Domestic Stress Test

At the door to Laut Lebih Indah Dari Bulan, which ran between September 7 – 10 at the Dewan Bahasa dan Pustaka Stor Teater, one is given a slip of paper titled Stress Test: the printout contains eight floral configurations, subtly coloured to appear — as the eye moves across the page — ambulatory. The caption reads:

Fokus gambar diatas, jika ianya berputar ini bermakna anda menghadapi stress. Jika ianya berputar laju anda mungkin boleh membahayakan orang lain atau diri sendiri. Sila berjumpa dengan pakar sakit jiwa.

Inside, the set constitutes stained red walls, a floor painted with maze-like lines, and a chair around which is strewn crumpled newspaper and toilet rolls. The house lights go off; they come on again: a stone-faced woman in a tudung in up against the far wall; off and on: she is nearer; off and on: she is on the chair.

Welcome to one person’s private Hell. Marlenny Deen Erwan, early in Nam Ron’s one-woman monologue, ecclesiastically proclaims:

Pasal apa orang tak nak jadi jahat? Jahat. Jahat. Jahat. Apa tu jahat? Jahat tu tak baik. Apa tu baik. Baik itu bila tak jahat. Mana satu yang lebih baik. Baik ke jahat. Jahat ke baik. Kalau tak ada jahat ada ke baik. Baik tu pada siapa?

This flip-flopping on the nature of good and evil is no sermon; Marlenny’s character, Bulan, is merely trying to make sense of the misfortune that has befallen her.

It was only a few years ago, you see, when Bulan’s paramour Laut took her out in his “kereta Proton Wira warna biru gelap, yang dah diubahsuai jadi macam Mitsubishi Evolution,” and knelt in front of his virginal girlfriend at a table in the Hard Rock Café — a scene right out of a pulp romance, complete with Coldplay promising eternal love.

Of course, Brit rock groups are rarely that optimistic, so Laut’s proposal: “Laut akan sepi tanpa Bulan. Sudikah Bulan menjadi teman hidup Laut?” unsurprisingly masks the unravelling of a marriage. One of Laut Lebih Indah‘s set-pieces occurs early on, as Bulan giggly recollects of her early courtship with Laut; she is trying to polish the chair at the same time, and trouble is foreshadowed — her motions get increasingly forceful and frustrated; she cannot get the chair clean.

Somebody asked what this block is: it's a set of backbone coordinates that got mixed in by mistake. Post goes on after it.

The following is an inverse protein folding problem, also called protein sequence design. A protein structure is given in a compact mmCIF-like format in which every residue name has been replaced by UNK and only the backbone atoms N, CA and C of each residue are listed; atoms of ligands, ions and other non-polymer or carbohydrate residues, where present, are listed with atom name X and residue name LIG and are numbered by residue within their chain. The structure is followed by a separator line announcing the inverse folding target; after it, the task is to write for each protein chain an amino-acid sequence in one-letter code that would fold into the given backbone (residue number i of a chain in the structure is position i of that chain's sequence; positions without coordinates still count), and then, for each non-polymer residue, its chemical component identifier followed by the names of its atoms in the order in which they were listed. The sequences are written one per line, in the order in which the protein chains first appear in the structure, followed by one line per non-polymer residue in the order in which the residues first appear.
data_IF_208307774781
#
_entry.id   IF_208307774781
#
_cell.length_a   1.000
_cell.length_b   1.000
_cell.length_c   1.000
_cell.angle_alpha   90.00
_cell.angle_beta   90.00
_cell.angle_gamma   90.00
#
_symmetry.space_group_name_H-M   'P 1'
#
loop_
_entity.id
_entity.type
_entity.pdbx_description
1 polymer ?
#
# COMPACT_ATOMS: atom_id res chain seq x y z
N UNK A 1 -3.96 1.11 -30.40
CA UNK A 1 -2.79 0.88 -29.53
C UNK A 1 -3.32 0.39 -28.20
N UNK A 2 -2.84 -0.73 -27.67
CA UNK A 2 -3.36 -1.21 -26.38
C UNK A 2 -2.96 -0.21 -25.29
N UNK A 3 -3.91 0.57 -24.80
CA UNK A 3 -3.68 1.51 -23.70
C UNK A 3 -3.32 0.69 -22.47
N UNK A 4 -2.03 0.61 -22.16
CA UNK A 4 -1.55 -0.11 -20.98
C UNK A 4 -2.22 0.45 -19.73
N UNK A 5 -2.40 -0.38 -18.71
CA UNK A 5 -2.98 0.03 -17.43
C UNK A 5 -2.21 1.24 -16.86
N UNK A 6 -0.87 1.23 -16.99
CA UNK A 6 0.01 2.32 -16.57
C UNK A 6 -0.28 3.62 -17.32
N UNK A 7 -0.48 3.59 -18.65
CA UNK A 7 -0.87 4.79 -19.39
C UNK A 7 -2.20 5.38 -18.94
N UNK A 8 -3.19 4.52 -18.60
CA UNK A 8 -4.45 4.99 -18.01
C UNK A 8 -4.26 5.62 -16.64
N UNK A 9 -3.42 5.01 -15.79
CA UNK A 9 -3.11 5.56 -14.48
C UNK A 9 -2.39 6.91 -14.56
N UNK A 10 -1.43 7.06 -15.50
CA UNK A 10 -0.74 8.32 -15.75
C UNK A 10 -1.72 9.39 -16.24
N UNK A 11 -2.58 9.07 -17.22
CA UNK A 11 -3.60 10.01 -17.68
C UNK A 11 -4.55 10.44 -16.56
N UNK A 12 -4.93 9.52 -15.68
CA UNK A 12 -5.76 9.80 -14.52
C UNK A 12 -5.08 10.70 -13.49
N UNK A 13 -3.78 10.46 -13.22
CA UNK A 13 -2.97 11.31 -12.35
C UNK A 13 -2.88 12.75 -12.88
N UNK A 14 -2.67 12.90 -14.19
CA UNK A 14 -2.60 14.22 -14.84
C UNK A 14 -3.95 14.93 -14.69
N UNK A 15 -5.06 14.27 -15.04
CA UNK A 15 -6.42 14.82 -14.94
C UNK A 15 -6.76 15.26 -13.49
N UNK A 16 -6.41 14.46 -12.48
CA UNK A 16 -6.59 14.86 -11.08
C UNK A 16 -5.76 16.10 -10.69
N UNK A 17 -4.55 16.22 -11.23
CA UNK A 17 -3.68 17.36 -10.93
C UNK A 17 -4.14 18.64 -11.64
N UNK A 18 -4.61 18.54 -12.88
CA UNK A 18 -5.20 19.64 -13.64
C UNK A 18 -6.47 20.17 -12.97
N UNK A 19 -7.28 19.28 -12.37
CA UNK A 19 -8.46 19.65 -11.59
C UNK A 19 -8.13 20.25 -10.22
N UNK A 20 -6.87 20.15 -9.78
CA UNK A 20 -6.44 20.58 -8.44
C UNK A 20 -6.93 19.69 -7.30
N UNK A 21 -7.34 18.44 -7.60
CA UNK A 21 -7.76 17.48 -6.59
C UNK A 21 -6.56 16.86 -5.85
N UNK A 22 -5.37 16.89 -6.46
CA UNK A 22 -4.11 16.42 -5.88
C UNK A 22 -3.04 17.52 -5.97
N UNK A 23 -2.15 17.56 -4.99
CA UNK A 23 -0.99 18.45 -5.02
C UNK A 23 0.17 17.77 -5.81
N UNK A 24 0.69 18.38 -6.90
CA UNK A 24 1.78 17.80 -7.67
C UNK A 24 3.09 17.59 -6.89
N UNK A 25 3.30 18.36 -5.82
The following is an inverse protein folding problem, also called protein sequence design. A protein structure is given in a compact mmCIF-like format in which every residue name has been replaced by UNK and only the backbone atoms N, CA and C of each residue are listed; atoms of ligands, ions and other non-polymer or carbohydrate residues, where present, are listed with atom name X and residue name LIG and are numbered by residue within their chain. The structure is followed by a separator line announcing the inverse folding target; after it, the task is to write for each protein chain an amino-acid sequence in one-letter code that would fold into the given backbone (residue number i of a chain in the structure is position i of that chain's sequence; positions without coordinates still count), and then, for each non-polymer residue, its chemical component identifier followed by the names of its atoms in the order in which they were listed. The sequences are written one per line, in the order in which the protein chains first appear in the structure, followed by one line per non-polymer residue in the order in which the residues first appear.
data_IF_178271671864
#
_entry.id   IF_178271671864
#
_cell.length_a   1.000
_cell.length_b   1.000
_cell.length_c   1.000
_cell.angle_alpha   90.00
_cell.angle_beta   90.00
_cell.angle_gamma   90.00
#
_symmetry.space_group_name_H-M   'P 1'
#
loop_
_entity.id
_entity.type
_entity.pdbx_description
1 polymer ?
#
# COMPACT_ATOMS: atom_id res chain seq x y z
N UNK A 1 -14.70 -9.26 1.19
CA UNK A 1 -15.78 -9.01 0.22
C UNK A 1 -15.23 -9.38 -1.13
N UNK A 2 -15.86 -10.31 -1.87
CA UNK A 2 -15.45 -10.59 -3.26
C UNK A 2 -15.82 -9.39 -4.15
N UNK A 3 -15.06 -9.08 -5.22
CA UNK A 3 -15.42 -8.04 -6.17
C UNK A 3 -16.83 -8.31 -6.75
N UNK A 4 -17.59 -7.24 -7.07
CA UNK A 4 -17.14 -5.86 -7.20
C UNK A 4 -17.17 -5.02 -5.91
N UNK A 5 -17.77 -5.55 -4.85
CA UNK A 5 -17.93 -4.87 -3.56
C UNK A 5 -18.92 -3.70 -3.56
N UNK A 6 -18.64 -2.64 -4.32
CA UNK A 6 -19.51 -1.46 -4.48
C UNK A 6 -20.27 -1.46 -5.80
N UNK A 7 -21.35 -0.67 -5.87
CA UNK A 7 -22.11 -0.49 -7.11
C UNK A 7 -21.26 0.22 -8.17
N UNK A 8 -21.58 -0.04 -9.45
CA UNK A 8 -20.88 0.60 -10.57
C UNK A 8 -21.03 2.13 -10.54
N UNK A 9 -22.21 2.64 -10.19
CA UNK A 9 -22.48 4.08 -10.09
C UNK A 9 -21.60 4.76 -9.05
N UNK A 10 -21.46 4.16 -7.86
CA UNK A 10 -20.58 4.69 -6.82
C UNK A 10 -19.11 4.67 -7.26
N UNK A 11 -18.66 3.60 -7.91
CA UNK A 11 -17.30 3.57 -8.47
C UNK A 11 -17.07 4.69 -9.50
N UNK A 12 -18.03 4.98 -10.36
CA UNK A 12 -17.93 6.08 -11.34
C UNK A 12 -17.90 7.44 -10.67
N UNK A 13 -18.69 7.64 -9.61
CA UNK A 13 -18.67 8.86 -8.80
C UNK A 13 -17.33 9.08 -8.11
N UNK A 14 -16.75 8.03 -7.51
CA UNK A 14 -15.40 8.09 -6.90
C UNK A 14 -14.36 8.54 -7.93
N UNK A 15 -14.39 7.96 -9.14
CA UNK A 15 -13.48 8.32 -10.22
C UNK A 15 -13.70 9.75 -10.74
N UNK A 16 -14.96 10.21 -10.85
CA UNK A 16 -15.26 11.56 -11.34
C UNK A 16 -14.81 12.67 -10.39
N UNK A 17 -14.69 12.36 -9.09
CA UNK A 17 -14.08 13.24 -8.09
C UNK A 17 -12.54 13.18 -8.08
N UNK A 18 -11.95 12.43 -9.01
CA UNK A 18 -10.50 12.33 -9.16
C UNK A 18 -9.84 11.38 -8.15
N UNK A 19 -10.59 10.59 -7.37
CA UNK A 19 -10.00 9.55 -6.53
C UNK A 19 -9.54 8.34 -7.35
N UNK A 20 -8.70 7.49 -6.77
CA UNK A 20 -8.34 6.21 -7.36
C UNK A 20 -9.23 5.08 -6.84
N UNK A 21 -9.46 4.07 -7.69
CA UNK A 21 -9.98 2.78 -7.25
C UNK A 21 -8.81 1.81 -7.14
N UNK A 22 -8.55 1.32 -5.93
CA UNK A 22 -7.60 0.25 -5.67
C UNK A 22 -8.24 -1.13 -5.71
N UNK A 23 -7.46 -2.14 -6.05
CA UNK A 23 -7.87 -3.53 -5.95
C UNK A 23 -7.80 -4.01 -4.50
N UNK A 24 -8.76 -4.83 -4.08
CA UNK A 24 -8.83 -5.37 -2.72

Ascendant Star

Perlis-born Nam Ron is one of the freshest voices declaiming in contemporary Malaysian theatre: his previous works include Lembu, a one-man kenduri mishap; and matderihkolaperlih, a Perlis gangster history (the latter won him a Boh Cameronian Arts Award for Best Original Script in Bahasa Malaysia in 2003; the former was nominated the following year).

A pity then that the Alternative Stage is not the most organised of theatre companies: a rehearsal cycle that began a week before opening night, very little money, and nearly nonexistent publicity meant that few people caught one of the best pieces of theatre this year. The night I saw Nam Ron’s latest there was a house of less than two dozen.

Laut Lebih Indah Dari Bulan is the sequel to Aku Nak Jadi Bintang, an excellent 10-minute sketch performed at the 2003 Cammies by Mardiana Ismail, about a young pornography actress and aspirant star asphyxiated by her lover.

Nam Ron has a knack for subjugating text in aid of his characters: The girl in Bintang was such a pleasure to watch, as she stepped slowly down a runway-like stage, because she simply ran through the list of her lovers, those that “benar-benar boleh menjadikan aku bintang”:

Amran, Jalal, Rahim, Abang Din, Jason, James T, Mr. Greenfield, Krishen, Joe, John, Johnatan, Johnny, J J, Johan, Basir, Bakari, Bum, Beng Hoe, Bala, Mr Dass, Money, Man BM, Manjit, Hairul, Fiz, Farid, Farah, Mrs Mantoya dan Datin Hanim.

employing a tone of casual, almost-dogged naiveté — and it is this naiveté that allows her to justify her assailant’s actions: “Lakonan Johan malam tu real betul … Aku kasihankan Johan. Dia dituduh merogol dan membunuh aku. Semuanya kerana lakonannya yang hebat itu.” Her ambitions have elevated Johan into a benefactor who brought her stardom — the attention of the press.

On the Verge

After some time playing domestic spouse to her man, Bulan finds him missing. Nam Ron reportedly designed the lights himself, and their cinematic effect is one of the elements in Laut Lebih Indah that underline his skill as a director: portions of the stage light up, inviting Marlenny to pass through them — and we see the silent dark house coming alive, room by room, malevolently pulling its occupant along towards discovery.

Bulan arrives at Laut’s notebook computer and finds porn in a folder labelled ‘Indah’. As if this is not shock enough, she receives a phone call that informs he has been detained as a suspect in the murder of a young woman and part-time nude model, Indah. Johan and Laut are one and the same.

The stage goes dark, and a chair clunks, overturned, telling us matrimonial betrayal has finally broken our protagonist.